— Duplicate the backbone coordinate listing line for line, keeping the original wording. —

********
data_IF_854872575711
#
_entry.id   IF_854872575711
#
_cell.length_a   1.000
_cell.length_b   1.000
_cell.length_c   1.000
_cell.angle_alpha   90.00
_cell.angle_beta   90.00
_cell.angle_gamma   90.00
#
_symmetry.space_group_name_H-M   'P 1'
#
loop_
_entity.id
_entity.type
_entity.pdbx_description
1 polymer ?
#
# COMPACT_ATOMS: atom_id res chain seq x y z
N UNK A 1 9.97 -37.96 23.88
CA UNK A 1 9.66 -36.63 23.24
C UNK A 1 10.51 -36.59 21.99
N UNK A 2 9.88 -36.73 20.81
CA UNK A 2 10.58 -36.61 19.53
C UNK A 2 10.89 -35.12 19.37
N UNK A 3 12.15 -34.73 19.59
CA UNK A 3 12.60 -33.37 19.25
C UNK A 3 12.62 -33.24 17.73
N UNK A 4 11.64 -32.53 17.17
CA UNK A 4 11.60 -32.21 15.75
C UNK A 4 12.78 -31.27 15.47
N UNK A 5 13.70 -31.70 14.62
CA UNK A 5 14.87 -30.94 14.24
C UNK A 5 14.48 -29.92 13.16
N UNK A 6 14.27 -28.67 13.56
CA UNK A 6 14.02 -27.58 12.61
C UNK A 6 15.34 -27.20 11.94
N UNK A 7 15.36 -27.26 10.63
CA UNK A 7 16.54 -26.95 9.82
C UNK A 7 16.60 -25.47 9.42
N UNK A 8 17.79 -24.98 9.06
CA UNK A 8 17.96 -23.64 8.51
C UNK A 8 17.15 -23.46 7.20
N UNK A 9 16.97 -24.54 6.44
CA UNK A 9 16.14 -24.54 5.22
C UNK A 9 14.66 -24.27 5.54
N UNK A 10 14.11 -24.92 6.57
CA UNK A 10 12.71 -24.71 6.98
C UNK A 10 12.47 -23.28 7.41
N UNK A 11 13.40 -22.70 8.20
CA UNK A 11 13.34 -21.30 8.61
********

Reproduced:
data_IF_854872575711
#
_entry.id   IF_854872575711
#
_cell.length_a   1.000
_cell.length_b   1.000
_cell.length_c   1.000
_cell.angle_alpha   90.00
_cell.angle_beta   90.00
_cell.angle_gamma   90.00
#
_symmetry.space_group_name_H-M   'P 1'
#
loop_
_entity.id
_entity.type
_entity.pdbx_description
1 polymer ?
#
# COMPACT_ATOMS: atom_id res chain seq x y z
N UNK A 1 9.97 -37.96 23.88
CA UNK A 1 9.66 -36.63 23.24
C UNK A 1 10.51 -36.59 21.99
N UNK A 2 9.88 -36.73 20.81
CA UNK A 2 10.58 -36.61 19.53
C UNK A 2 10.89 -35.12 19.37
N UNK A 3 12.15 -34.73 19.59
CA UNK A 3 12.60 -33.37 19.25
C UNK A 3 12.62 -33.24 17.73
N UNK A 4 11.64 -32.53 17.17
CA UNK A 4 11.60 -32.21 15.75
C UNK A 4 12.78 -31.27 15.47
N UNK A 5 13.70 -31.70 14.62
CA UNK A 5 14.87 -30.94 14.24
C UNK A 5 14.48 -29.92 13.16
N UNK A 6 14.27 -28.67 13.56
CA UNK A 6 14.02 -27.58 12.61
C UNK A 6 15.34 -27.20 11.94
N UNK A 7 15.36 -27.26 10.63
CA UNK A 7 16.54 -26.95 9.82
C UNK A 7 16.60 -25.47 9.42
N UNK A 8 17.79 -24.98 9.06
CA UNK A 8 17.96 -23.64 8.51
C UNK A 8 17.15 -23.46 7.20
N UNK A 9 16.97 -24.54 6.44
CA UNK A 9 16.14 -24.54 5.22
C UNK A 9 14.66 -24.27 5.54
N UNK A 10 14.11 -24.92 6.57
CA UNK A 10 12.71 -24.71 6.98
C UNK A 10 12.47 -23.28 7.41
N UNK A 11 13.40 -22.70 8.20
CA UNK A 11 13.34 -21.30 8.61